Drop-in art program offers OSU students a creative break – Columbus Dispatch

Ohio State sophomore Hannah Murphy typically reserves the midweek time she has between classes for studying.

On a recent Wednesday, however, the 19-year-old spent an hour decorating a mandala design, her hands covered in glitter and marker colors.

Roommate Cassie Wisbang, an OSU sophomore majoring in biology, sat next to Murphy in a room at the Younkin Success Center, at Neil and 10th avenues, clipping eye-catching sayings and photographs from magazines and gluing them to the anatomical heart she had drawn on pink paper.

They listened to relaxing music — Ed Sheeran, the Lumineers — as they tapped their creative sides, forgetting about upcoming tests or assignments, if only for a little while.

Wisbang would probably have been doing homework that afternoon had she not been working with scissors.

“But I think this is needed,” she said. “Sometimes we get stressed out.”

The time free from academics came courtesy of the Art Space Workshop, a weekly drop-in art program open to all Ohio State students — a place to communicate their feelings and thoughts through artistic expression.

Art Space was introduced in the fall by the Office of Student Life’s Counseling and Consultation Department.

The crafty activities are meant to help students de-stress — something many of them need but often overlook, said Shayla Krecklow, a clinical fellow at OSU and licensed professional counselor.

“A lot of students forget to take breaks and this is a subtle reminder that it can be beneficial,” said Krecklow, who helped introduce the program. “If you’re studying however many hours straight, you don’t retain as much as if you take a break and come back to it.

“This is people saying, ‘It’s OK to take a break.’”

Art Space facilitator Sadi Fox said that coloring, drawing and other artsy exercises can be an ideal way to forget the challenges of schoolwork.

“Art takes your attention,” said Fox, a clinical therapist. “It brings you into the present. If mindfulness is there, you’re engaged in the here and now. When you’re engaged, you can see a decrease in depression, a decrease in anxiety and an increase in concentration and ability to study — which are goals all students have to be able to be successful academically.”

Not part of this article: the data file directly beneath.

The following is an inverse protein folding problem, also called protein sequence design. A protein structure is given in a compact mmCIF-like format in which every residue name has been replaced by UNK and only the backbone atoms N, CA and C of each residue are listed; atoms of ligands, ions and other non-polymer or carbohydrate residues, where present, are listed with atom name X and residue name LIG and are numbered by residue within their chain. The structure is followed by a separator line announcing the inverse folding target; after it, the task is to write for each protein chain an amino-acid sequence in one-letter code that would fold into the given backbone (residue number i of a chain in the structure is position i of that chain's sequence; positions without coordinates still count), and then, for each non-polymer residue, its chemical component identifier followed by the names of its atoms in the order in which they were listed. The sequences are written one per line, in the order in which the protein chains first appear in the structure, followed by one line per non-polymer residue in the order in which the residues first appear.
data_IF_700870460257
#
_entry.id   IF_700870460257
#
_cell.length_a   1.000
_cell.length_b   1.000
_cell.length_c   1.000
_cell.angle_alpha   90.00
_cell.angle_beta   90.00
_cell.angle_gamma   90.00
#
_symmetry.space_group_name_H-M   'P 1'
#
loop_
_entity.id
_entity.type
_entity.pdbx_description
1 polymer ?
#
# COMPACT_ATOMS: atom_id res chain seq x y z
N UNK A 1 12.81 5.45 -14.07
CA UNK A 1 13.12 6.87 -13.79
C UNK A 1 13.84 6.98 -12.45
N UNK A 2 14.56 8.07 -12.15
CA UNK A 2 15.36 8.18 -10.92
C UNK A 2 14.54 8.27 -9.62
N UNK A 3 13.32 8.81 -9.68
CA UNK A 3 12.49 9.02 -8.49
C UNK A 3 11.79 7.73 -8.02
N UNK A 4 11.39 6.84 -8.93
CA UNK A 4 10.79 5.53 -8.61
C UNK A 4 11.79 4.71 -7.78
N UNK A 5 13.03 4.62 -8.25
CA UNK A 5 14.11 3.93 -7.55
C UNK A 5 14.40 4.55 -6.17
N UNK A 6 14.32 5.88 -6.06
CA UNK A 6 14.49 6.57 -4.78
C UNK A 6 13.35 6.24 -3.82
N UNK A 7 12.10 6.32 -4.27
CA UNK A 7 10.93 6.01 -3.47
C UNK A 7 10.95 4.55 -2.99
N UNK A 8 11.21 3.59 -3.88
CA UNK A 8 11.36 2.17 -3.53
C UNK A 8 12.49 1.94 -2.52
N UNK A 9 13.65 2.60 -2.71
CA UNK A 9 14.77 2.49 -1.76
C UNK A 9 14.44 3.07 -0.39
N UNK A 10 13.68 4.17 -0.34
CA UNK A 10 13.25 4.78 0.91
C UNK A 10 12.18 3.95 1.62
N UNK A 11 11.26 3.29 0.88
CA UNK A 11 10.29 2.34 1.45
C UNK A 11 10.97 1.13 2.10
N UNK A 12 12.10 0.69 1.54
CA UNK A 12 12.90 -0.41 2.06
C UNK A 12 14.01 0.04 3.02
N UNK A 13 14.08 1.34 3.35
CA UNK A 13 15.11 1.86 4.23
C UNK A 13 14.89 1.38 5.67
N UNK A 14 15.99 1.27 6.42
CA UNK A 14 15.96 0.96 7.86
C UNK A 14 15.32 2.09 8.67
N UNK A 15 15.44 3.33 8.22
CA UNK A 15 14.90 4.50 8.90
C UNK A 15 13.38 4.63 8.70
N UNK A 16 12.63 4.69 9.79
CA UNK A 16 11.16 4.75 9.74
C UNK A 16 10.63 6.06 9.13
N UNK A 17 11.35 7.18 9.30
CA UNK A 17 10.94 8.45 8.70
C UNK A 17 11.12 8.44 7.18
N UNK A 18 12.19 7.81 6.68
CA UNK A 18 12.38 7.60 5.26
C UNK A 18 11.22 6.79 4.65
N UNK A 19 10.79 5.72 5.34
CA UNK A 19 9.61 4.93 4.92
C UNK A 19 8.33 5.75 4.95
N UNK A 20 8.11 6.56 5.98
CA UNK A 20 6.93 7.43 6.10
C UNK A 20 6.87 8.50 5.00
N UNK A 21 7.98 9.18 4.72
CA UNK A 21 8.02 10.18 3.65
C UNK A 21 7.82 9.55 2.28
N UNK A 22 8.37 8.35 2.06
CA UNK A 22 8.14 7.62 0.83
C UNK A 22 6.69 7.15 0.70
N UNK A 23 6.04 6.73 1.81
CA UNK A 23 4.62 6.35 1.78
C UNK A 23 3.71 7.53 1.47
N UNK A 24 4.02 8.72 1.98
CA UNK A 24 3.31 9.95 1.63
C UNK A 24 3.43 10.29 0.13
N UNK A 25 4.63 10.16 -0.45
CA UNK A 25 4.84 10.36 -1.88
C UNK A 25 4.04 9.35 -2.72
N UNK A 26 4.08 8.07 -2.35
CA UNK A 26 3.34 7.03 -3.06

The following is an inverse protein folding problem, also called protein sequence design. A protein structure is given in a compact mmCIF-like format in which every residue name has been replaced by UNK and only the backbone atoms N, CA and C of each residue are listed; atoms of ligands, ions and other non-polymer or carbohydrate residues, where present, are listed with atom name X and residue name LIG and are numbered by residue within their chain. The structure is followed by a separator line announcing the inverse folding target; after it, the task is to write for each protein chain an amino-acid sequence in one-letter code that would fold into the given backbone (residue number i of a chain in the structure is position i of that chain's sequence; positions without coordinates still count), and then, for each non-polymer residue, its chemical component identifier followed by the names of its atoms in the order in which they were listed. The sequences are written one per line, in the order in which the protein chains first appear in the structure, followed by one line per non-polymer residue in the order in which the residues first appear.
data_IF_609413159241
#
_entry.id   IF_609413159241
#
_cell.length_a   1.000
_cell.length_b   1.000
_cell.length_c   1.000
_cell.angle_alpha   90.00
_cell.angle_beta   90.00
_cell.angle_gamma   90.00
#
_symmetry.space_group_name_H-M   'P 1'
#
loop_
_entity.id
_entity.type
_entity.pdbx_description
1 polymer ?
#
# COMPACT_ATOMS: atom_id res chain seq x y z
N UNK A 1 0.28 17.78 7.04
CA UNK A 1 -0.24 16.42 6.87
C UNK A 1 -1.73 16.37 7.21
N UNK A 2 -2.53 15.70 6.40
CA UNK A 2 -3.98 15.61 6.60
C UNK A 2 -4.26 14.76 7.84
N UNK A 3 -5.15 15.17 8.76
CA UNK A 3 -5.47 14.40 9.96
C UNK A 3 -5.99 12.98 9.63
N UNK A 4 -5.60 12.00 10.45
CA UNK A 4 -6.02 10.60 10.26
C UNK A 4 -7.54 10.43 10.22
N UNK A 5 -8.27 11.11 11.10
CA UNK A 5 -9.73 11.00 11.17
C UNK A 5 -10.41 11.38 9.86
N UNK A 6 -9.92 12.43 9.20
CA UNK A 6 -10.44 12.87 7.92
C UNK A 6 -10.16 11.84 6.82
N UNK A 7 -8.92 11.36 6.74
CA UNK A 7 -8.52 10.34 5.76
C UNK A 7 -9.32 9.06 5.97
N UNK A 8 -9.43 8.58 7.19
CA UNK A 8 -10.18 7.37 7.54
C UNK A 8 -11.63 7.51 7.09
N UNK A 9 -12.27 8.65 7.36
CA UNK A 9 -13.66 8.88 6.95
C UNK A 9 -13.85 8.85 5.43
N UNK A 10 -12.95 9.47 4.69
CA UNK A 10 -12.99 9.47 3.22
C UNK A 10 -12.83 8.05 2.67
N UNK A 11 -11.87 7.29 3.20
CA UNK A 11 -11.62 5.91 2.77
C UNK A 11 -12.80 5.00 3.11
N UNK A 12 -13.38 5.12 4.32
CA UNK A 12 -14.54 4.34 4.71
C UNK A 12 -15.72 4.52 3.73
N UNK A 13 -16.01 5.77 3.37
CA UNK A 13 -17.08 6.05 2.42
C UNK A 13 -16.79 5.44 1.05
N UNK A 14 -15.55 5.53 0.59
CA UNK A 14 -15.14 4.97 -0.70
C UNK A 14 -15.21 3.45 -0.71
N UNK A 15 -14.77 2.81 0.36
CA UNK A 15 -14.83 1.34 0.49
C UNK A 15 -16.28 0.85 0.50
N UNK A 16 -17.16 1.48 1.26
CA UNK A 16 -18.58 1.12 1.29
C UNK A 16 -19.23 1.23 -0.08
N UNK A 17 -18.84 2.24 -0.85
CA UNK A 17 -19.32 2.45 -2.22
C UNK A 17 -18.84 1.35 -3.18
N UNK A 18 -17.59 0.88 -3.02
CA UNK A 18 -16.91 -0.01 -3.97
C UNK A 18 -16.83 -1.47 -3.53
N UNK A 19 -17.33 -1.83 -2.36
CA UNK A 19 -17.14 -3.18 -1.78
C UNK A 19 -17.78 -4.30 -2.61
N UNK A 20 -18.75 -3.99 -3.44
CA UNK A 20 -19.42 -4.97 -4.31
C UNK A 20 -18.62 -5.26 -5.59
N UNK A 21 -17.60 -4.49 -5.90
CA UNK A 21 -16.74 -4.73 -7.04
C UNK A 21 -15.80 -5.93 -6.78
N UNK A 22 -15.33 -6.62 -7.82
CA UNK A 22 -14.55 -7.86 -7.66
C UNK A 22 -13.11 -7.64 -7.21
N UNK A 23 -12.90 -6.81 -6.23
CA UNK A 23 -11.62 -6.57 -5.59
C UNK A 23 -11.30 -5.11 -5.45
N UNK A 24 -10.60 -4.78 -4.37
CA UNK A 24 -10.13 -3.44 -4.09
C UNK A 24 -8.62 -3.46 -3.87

Research has shown that art therapy can enhance people’s well-being, Fox said, and the university wanted to explore that possibility further, especially given how popular art can be with students.

When the counseling department hosts “recess” relaxation events — with activities such as sports, storytelling, games and art — the art stations generally are the most attended, she said.

At the start of each workshop, she or another staff member welcomes students, invites them to write songs they want to hear on a whiteboard in the room and introduces them to “an entire assembly line of materials,” Fox said.

“We have pastels, crayons, markers, scissors, magazines to cut from, blank mandalas.”

The mandalas are intended for students to color if they don’t want to follow that week’s prompt for self-reflection.

The prompt last week was to create a representation of hobbies or a relationship close to one’s heart or to explore why students might be grateful. The novice artists were encouraged to look at the symbol of a heart.

Faith Lynd filled a heart outline she made with construction paper with words that reminded her of her childhood — for which she is most thankful.

The time gave her the opportunity to reflect on other aspects of her life besides her studies to become a social worker.

“It gets lost a lot in schoolwork, trying to keep up and extracurriculars,” said Lynd, a sophomore.

Plus, the hour spent at Art Space was far more constructive, she said, than bingeing on previous seasons of the Showtime series “Shameless.”

She was coaxed into attending the workshop by friend Kaycee Bethel, using it to fulfill requirements of the Second-Year Transformational Experience Program, in which both participate. STEP is intended to enhance students’ experiences on campus and the Art Space is among a number of activities students can join in.

The workshop draws as many as 30 students — generally a mix of STEP participants and drop-in students seeking a unique way to relax, Fox said.

Although Julia Barone attended last week in part because of STEP, the sophomore public-health major said she plans to return again.

“I loved it. It was a time I could focus on something other than school. It was great to take an hour for myself, which can be hard to do as a busy college student.”

Not only does Art Space help students unwind, Krecklow said, but it also fosters a dialogue between them and the counseling department in case students need additional assistance.

“It’s a really easy way for them to meet a therapist,” she said. “They see us and think, ‘Hey, you guys are real people,’ and it makes therapy more accessible.”




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